The Pasture Doesn’t Suit Me
The man I married twenty-four years ago is looking at me in a way he hasn’t in over a dozen years, like a man who desires me. “You look good. Really good.”
“Thank you.” Tears press at the corners of my eyes. Not because I’m so grateful for the compliment, but rather because his words represent a classic case of too little, too late. A ferocious and lengthy battle for the welfare of our profoundly autistic son, now an adult, took its toll on both my looks and our marriage.
Between years of relentless exhaustion, bouts of severe depression, and injuries sustained during the management of our growing son’s unexplained and dangerous rages, my appearance suffered. Greatly. No, I didn’t give it much thought at the time. I ran on the hope that once the worst was behind us, my husband and I would find each other. We’d reconnect and go on. My husband said he shared the dream. He said he understood the necessary ravages of an endless battle that rested largely on my efforts. He said often that he admired and supported me. He said he’d always be here for me. In some ways, he was.
His behavior told another story. He was straying and I knew it. I told myself I was lucky; he didn’t leave. Families dealing with special needs children suffer an enormous divorce rate. Too often those divorces plunge both mother and disabled child into a well of poverty made bottomless by a paucity of supports necessary to allow her to work or attend school while her child thrives.
My husband married a vibrant and beautiful woman, and yes, the years of maternal devotion gone wild have taken heavies on my appearance. Aside from staying clean (often a shower was a pipe dream), I have enjoyed precious little time to think of anything else but saving David, and later, his little brother who was also diagnosed with autism.
Tempers worn from exhaustion often flared. My neglected husband subtly resisted what little time I had left to facilitate our reconnection as a couple. When pressed to explain his actions, he said he was no longer attracted to me; I had become an avenging angel, a thing to be admired but not desired.
I tried to justify his apathy toward me with the rationalization that our boys’ enormous needs forced him to exploit his SEAL training to seek high paying jobs that kept him overseas for months at a time. The necessary absences made straying too easy. Our emotional distance widened with the physical separation. We were both human and hurting.
Actually, no, that’s an excuse, another lie I told myself so often in order to keep hope alive that I started believing it. Fact — he strayed before David was diagnosed. In fact, I was heavily pregnant with our son the first time I was certain he slept with another woman. The only consistent thread he used to explain his dalliances was his insistence that I was no longer attractive to him. He swore he didn’t want a divorce, that he wanted to keep trying, yet my becoming the mother our sons’ needed damned me to become a woman my husband could not want.
He stopped going out in public with me, and no, he wasn’t discreet about stating his reason why. He was ashamed of my appearance.
Years passed. Distance grew. I quit looking for more proof to justify my pain and we have in some ways endured as a couple what many who knew us deemed impossible.
Today, the worst of our struggles with our boys are behind us. One child is in a placement close to home. Somehow I lived through the transition. I remain heavily involved in his life. So does his Dad. My other son improves daily to the point that I believe he might become independent someday.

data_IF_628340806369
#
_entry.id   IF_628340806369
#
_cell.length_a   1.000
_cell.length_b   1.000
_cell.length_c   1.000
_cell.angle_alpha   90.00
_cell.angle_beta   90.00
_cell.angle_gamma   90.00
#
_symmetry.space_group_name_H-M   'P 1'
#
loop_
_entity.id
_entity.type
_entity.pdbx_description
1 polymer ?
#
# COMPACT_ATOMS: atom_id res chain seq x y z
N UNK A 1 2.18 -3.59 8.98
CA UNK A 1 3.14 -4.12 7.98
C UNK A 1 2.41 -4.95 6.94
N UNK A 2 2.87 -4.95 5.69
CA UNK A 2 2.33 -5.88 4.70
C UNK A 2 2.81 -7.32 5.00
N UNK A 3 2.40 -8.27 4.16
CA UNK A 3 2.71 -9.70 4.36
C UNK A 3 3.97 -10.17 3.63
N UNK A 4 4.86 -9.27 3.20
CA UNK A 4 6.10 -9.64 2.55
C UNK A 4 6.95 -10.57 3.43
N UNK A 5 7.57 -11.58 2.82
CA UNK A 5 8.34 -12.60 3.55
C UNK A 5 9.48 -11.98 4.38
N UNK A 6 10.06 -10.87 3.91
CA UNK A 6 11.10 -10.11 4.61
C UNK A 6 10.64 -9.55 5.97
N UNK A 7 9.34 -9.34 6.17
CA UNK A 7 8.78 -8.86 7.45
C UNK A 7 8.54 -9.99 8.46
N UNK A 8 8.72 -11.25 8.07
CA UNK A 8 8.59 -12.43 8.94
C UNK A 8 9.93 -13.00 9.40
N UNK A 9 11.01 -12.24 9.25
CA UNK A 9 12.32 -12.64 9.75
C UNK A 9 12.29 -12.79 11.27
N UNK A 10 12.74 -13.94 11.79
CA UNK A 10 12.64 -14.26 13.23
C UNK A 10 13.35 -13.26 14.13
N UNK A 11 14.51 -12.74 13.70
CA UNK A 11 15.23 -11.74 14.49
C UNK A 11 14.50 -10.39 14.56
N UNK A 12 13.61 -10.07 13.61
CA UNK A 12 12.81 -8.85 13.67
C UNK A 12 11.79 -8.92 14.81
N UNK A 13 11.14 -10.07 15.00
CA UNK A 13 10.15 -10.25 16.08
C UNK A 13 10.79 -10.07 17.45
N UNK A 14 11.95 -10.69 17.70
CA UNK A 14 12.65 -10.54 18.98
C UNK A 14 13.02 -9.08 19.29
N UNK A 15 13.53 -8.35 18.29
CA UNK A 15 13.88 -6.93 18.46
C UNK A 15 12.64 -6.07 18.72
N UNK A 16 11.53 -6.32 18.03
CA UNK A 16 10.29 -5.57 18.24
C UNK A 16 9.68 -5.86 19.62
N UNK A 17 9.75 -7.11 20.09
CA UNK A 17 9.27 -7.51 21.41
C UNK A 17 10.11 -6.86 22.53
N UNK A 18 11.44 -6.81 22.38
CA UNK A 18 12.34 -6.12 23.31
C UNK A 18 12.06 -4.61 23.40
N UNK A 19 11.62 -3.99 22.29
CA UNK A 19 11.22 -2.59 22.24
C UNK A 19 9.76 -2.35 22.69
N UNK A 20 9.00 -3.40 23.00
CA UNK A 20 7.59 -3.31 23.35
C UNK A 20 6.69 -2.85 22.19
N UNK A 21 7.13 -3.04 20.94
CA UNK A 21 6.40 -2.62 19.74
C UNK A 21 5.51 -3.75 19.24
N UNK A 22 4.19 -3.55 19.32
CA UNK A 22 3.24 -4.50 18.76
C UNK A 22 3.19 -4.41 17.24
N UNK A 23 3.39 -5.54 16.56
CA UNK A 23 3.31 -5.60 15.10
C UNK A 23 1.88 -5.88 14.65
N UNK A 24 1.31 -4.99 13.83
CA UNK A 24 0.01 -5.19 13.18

Sadly, I did not rediscover my relationship on the far side of misery. Instead I discovered a string of betrayals so pervasive, frequent and close to home that the thought of ever letting my husband touch me again made me nauseous.
Today I’m dressed for a meeting to discuss some increasing daily care worries related to my oldest son’s placement. I am happy for the show of solidarity that the presence of the man I married and raised my children with represents. They deserve that.
But I don’t deserve to be ogled by a man who would not carry me when I was down. Due to the running and exercise I took up to battle the dual heartbreaks of placing our first-born son and facing the demise of my marriage without depending on pharmaceutical interventions, I look good. Damn good.
I feel even better. I might just live.
“Maybe we could go out sometime,” he suggests. “Start over.” I don’t miss the fact that his eyes linger on my breasts as he speaks. He wants me again. Or rather he wants to fuck me.
I won’t lie. His words slam my heart with a vigor that surprises me; once I would have fallen on my knees and begged him to take me anywhere so I could renew my connection; to be publicly reclaimed by the man I once loved with a ferocity that was a palpable, aching part of me.
That loss is not why the tears threaten to spill. Rather I want to cry because in dwelling first on my physical aspects, he remains oblivious to my transition into a strong, devoted and tireless advocate. He still can’t comprehend that in caring for a child who might never be able to return the intensity of my devotion, I have discovered what unconditional love truly requires from us. And my memory of his love, if it ever truly existed at all, rings hollow.
“I don’t think that’s a good idea, but thank you.”
Yes, I could say more. I could lash out in anger. But he is still the father of my children. My journey into discovering the best there is to say about me could not have happened without him. Still, I cannot wallow in his shadow for the rest of my journey.
I have earned some time in the sun. I intend to rediscover the inner diva I put to rest the day my son was diagnosed. I hope to some day forge a love and a life that can accommodate the necessary changes of aging, and frankly, the hero I thought I married no longer measures up.
But I’ll never regret loving him.